Increased interest in Western Europe agencies drove adland mergers and acquisitions in 2017 according to Results International, with the region accounting for 25 per cent of deals. One of the biggest acquirers, as ever, was WPP with boss Sir Martin Sorrell saying he wanted to increase WPP’s continental European footprint following the Brexit vote in the UK.
Worldwide there were 847 deals worldwide last year, down from 1023 in 2016, with many of the holding companies focussing on internal reorganisation and conserving cash.
Deals included Orient Hontai acquiring a 54 per cent stake in Spanish marketing group Imagina for more than $1bn, Accenture buying SinnerSchrader AG in Germany and Dentsu Aegis acquiring Oxyma Group in the Netherlands.
Results International partner Julie Langley says: “A lot of buyers are looking to boost their global footprint in order to provide a more joined-up global offering to their clients. Many of the US acquirers made substantial acquisitions in the UK over the past two years and are now turning their attentions to the major continental European markets.”
Private equity (PE) involvement also came to the fore in 2017 with 31 PE-backed deals in Q4, marking the most active quarter for PE in 2017 and representing 16.1 per cent of marcoms deals overall. Total PE activity for the year was up on 2016, with 107 transactions compared to 94.
One of the biggest was Bain Capital buying an 87 per cent stake in ASATSU-DK, Japan’s third largest ad agency, for $1.4bn. Another was Equistone buying Birmingham-based outsourced marketing services agency Inspired Thinking Group (ITG) from Bridgepoint.
Langley says: “The private equity houses are now moving into marcoms in a big way. Bain’s acquisition of ASATSU marks one of the largest PE investments yet seen in the sector. 2017 also saw a number of meaningful exits for PE, such as Bridgepoint’s sale of ITG, Nordian Capital’s sale of Oxyma and BGF’s exit from Zone.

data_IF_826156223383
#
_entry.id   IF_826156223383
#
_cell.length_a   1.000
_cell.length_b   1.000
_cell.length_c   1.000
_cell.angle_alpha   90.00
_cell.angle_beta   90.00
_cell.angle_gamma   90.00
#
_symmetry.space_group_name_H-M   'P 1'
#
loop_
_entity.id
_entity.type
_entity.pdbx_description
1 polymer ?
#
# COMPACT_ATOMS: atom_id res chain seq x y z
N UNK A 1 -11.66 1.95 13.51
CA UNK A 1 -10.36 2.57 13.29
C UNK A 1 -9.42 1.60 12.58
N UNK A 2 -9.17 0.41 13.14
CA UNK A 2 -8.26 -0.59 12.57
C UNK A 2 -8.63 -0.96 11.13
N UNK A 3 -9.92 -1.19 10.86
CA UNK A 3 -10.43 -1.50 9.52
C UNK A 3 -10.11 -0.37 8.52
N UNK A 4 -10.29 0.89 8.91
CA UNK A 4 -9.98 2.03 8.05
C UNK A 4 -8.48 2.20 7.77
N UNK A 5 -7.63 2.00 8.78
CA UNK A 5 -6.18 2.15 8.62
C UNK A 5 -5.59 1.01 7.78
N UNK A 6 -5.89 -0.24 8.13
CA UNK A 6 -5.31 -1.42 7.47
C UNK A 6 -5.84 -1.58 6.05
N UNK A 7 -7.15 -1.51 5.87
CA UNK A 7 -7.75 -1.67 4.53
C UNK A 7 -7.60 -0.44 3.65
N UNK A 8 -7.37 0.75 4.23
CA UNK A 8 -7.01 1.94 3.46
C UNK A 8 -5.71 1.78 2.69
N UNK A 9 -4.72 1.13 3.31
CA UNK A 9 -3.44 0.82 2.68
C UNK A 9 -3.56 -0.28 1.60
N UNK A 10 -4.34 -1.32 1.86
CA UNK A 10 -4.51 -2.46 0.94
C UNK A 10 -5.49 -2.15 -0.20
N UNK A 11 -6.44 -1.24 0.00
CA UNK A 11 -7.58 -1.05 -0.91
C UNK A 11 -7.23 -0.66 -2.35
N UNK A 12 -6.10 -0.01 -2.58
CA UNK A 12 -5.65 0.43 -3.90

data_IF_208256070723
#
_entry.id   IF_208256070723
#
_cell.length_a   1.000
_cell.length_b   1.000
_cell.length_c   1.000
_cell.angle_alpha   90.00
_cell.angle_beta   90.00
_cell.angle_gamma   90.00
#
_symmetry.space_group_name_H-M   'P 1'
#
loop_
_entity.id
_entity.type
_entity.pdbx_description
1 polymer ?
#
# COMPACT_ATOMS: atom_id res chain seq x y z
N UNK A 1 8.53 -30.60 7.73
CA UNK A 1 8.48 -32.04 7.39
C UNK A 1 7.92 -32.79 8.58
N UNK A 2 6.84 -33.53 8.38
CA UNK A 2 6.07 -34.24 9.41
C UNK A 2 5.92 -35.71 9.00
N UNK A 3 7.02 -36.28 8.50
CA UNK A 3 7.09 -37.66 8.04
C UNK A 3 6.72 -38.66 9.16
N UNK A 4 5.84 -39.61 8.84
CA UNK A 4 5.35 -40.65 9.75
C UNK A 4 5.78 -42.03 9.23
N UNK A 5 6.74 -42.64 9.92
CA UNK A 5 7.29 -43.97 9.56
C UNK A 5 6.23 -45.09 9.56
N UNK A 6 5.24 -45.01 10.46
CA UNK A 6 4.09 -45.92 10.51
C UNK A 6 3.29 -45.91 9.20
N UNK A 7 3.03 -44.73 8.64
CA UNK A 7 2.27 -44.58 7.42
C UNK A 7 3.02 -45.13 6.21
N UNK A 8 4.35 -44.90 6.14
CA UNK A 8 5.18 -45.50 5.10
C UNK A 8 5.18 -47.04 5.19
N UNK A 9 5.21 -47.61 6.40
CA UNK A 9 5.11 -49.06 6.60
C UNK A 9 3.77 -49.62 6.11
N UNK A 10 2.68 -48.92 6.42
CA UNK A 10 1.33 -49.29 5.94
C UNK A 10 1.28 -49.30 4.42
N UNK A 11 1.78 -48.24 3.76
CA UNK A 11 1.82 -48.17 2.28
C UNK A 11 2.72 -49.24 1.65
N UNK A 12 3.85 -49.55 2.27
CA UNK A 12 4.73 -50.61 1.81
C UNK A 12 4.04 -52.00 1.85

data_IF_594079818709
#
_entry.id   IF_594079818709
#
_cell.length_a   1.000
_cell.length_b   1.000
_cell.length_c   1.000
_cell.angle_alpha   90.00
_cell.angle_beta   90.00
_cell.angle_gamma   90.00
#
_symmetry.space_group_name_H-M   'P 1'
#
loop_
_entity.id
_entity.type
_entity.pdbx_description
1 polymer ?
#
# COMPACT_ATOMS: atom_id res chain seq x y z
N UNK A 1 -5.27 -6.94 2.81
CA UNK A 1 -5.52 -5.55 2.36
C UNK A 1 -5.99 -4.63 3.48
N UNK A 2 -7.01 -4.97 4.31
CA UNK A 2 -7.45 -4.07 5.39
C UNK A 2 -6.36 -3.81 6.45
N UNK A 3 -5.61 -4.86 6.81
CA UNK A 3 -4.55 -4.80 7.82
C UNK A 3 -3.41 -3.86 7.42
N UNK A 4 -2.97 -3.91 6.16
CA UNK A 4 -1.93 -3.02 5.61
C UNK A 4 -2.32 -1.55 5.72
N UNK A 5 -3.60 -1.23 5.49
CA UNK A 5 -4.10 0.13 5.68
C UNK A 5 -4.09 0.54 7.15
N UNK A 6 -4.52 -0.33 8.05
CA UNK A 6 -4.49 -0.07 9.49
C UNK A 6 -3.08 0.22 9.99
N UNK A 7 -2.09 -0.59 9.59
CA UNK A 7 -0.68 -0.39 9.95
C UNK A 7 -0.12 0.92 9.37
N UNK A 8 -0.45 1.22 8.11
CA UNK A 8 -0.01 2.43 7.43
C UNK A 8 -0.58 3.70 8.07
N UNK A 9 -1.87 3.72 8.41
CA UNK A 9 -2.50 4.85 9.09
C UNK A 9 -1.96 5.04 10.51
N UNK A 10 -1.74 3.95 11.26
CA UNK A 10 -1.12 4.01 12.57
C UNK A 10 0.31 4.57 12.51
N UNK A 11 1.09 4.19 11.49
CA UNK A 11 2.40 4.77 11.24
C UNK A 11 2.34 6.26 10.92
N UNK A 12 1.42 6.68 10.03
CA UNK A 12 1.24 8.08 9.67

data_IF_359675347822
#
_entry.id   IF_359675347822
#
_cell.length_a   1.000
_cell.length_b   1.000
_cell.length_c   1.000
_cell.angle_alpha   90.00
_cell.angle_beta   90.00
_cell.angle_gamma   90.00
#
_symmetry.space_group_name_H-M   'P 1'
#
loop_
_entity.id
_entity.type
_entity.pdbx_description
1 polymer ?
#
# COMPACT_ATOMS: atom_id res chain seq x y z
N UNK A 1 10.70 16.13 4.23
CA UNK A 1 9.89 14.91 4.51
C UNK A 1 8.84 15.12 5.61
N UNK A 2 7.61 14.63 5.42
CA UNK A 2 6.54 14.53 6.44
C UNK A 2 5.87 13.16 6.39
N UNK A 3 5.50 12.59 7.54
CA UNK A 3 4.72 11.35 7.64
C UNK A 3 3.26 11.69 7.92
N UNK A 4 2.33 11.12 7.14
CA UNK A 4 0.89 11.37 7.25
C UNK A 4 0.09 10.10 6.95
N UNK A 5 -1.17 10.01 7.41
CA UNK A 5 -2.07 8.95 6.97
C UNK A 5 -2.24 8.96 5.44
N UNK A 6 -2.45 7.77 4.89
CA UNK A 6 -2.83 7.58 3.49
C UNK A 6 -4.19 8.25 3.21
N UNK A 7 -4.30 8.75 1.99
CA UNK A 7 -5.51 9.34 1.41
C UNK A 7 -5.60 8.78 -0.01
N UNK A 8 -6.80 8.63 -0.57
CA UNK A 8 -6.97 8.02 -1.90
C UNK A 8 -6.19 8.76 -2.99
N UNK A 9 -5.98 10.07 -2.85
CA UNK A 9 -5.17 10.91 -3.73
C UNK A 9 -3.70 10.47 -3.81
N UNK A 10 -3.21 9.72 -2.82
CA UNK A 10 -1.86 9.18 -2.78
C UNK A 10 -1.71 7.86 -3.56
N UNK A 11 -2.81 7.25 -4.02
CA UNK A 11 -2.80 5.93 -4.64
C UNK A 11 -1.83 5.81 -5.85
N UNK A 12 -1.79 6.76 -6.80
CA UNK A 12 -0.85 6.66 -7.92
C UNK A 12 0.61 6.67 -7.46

“This could be a sign of things to come. PE clearly now has the appetite for big deals and seeing good exits will give them more confidence that they can make money in marcoms. And given that holding company share price performance was poor in 2017, we may even see private equity looking at some of these major players this year. The largest listed groups like WPP, Publicis and Omnicom are probably too large, but we could see PE interest in the smaller listed groups.”
In Q4 last year, Dentsu regained pole position as the most active buyer with eight marcoms deals, 29 for the year leaving it just behind WPP on 30. Accenture was third with 11 deals with rival consultancies Deloitte and EY doing two each in Q4.
Other management consultancies were also buying with Cognizant acquiring UK digital agency Zone, Concentrix buying digital products and strategy business Tigerspike and Capgemini buying Idean and Lyons.
The interest from consultancies is primarily in digital businesses and full-service digital remains far and away the most popular subsector for marcoms M&A overall, with 43 deals in Q4 2017 (up from 29 in Q3).